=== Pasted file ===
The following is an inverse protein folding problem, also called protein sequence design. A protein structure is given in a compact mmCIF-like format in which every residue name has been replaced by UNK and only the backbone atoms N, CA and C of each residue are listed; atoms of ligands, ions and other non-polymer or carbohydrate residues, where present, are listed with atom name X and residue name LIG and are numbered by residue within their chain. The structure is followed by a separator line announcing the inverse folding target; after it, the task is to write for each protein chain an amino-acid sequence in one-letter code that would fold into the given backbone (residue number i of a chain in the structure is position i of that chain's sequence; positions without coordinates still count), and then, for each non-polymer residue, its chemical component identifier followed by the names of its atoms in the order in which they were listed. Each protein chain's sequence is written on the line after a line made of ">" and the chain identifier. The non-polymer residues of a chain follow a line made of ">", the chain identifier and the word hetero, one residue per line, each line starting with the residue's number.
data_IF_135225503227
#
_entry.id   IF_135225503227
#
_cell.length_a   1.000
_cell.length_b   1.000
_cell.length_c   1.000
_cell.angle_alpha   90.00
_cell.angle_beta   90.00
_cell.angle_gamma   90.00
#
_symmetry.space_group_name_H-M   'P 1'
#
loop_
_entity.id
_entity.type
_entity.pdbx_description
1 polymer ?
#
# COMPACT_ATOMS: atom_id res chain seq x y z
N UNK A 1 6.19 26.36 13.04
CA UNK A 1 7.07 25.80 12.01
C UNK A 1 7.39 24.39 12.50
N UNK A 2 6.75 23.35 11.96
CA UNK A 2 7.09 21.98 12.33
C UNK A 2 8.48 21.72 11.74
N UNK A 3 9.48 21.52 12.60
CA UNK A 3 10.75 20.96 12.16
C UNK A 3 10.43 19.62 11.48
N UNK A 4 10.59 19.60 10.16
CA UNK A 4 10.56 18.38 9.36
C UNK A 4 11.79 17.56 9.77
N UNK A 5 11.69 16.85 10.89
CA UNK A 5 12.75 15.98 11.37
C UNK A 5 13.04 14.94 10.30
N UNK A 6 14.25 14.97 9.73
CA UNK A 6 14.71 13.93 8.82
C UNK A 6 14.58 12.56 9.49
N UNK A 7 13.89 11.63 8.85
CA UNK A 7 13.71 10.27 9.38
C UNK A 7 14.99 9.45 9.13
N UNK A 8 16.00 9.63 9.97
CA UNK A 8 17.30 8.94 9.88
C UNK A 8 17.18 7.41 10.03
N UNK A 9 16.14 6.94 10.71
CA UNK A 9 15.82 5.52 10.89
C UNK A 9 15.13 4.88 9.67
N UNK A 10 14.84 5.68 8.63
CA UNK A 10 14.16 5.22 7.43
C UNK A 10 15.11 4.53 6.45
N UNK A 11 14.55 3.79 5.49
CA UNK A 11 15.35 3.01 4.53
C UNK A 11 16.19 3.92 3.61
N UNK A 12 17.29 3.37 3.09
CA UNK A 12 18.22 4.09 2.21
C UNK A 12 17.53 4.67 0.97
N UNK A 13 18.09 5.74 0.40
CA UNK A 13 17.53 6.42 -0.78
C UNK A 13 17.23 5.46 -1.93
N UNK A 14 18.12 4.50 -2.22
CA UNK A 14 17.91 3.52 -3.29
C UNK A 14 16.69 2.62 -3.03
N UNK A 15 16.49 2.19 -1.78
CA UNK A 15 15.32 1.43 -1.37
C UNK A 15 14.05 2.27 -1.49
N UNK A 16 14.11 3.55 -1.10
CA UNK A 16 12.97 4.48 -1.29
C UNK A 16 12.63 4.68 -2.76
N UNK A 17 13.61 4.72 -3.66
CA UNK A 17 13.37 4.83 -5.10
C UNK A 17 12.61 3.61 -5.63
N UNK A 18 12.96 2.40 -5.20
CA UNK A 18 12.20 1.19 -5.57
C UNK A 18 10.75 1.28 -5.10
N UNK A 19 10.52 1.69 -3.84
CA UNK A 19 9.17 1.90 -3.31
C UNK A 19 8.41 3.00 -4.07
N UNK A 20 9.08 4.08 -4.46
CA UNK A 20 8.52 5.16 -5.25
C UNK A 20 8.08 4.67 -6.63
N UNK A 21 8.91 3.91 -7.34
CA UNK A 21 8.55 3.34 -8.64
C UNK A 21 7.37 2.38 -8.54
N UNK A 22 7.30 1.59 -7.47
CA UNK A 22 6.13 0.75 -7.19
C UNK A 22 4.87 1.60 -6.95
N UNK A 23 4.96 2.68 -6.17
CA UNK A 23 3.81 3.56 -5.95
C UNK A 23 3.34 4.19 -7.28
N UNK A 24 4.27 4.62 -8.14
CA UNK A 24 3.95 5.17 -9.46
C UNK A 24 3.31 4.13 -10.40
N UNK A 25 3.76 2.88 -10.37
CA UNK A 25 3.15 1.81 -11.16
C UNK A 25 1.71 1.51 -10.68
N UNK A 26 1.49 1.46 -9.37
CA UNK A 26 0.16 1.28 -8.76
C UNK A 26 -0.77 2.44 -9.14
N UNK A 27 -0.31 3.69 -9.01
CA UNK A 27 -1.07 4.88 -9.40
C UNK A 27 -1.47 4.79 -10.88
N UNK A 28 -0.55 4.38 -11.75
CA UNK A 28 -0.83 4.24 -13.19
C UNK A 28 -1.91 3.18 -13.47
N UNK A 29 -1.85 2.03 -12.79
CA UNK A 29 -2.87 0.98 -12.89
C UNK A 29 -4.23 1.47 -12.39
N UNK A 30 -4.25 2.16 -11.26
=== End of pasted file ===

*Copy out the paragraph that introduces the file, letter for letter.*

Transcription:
The following is an inverse protein folding problem, also called protein sequence design. A protein structure is given in a compact mmCIF-like format in which every residue name has been replaced by UNK and only the backbone atoms N, CA and C of each residue are listed; atoms of ligands, ions and other non-polymer or carbohydrate residues, where present, are listed with atom name X and residue name LIG and are numbered by residue within their chain. The structure is followed by a separator line announcing the inverse folding target; after it, the task is to write for each protein chain an amino-acid sequence in one-letter code that would fold into the given backbone (residue number i of a chain in the structure is position i of that chain's sequence; positions without coordinates still count), and then, for each non-polymer residue, its chemical component identifier followed by the names of its atoms in the order in which they were listed. Each protein chain's sequence is written on the line after a line made of ">" and the chain identifier. The non-polymer residues of a chain follow a line made of ">", the chain identifier and the word hetero, one residue per line, each line starting with the residue's number.